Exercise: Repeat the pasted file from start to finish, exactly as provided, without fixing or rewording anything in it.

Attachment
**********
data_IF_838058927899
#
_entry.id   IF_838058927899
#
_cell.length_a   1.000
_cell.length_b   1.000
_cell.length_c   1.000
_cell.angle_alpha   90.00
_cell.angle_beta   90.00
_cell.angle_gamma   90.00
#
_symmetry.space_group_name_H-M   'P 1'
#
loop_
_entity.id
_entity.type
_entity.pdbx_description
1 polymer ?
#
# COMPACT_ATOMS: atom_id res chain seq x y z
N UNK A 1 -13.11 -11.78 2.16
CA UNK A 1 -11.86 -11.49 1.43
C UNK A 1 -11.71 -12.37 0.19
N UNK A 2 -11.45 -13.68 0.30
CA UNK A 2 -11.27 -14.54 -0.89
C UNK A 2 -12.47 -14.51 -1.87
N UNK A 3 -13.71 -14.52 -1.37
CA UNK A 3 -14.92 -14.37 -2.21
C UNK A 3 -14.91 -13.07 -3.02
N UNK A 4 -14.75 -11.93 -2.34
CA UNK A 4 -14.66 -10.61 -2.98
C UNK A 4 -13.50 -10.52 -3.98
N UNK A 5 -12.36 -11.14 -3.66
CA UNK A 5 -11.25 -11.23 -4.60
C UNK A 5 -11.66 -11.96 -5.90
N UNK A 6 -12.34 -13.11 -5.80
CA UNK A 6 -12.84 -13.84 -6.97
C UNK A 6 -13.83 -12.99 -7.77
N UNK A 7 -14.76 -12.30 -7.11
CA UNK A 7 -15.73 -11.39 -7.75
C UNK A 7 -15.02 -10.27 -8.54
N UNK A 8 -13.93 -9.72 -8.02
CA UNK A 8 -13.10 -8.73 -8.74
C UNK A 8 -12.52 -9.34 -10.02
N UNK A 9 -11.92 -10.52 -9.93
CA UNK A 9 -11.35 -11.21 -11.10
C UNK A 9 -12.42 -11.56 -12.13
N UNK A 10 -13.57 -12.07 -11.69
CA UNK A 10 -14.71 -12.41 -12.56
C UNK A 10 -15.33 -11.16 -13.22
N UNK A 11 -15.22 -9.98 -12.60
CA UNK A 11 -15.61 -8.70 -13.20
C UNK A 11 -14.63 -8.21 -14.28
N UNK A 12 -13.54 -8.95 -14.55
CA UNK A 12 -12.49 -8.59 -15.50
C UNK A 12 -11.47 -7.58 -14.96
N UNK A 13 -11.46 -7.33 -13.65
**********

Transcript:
data_IF_838058927899
#
_entry.id   IF_838058927899
#
_cell.length_a   1.000
_cell.length_b   1.000
_cell.length_c   1.000
_cell.angle_alpha   90.00
_cell.angle_beta   90.00
_cell.angle_gamma   90.00
#
_symmetry.space_group_name_H-M   'P 1'
#
loop_
_entity.id
_entity.type
_entity.pdbx_description
1 polymer ?
#
# COMPACT_ATOMS: atom_id res chain seq x y z
N UNK A 1 -13.11 -11.78 2.16
CA UNK A 1 -11.86 -11.49 1.43
C UNK A 1 -11.71 -12.37 0.19
N UNK A 2 -11.45 -13.68 0.30
CA UNK A 2 -11.27 -14.54 -0.89
C UNK A 2 -12.47 -14.51 -1.87
N UNK A 3 -13.71 -14.52 -1.37
CA UNK A 3 -14.92 -14.37 -2.21
C UNK A 3 -14.91 -13.07 -3.02
N UNK A 4 -14.75 -11.93 -2.34
CA UNK A 4 -14.66 -10.61 -2.98
C UNK A 4 -13.50 -10.52 -3.98
N UNK A 5 -12.36 -11.14 -3.66
CA UNK A 5 -11.25 -11.23 -4.60
C UNK A 5 -11.66 -11.96 -5.90
N UNK A 6 -12.34 -13.11 -5.80
CA UNK A 6 -12.84 -13.84 -6.97
C UNK A 6 -13.83 -12.99 -7.77
N UNK A 7 -14.76 -12.30 -7.11
CA UNK A 7 -15.73 -11.39 -7.75
C UNK A 7 -15.02 -10.27 -8.54
N UNK A 8 -13.93 -9.72 -8.02
CA UNK A 8 -13.10 -8.73 -8.74
C UNK A 8 -12.52 -9.34 -10.02
N UNK A 9 -11.92 -10.52 -9.93
CA UNK A 9 -11.35 -11.21 -11.10
C UNK A 9 -12.42 -11.56 -12.13
N UNK A 10 -13.57 -12.07 -11.69
CA UNK A 10 -14.71 -12.41 -12.56
C UNK A 10 -15.33 -11.16 -13.22
N UNK A 11 -15.22 -9.98 -12.60
CA UNK A 11 -15.61 -8.70 -13.20
C UNK A 11 -14.63 -8.21 -14.28
N UNK A 12 -13.54 -8.95 -14.55
CA UNK A 12 -12.49 -8.59 -15.50
C UNK A 12 -11.47 -7.58 -14.96
N UNK A 13 -11.46 -7.33 -13.65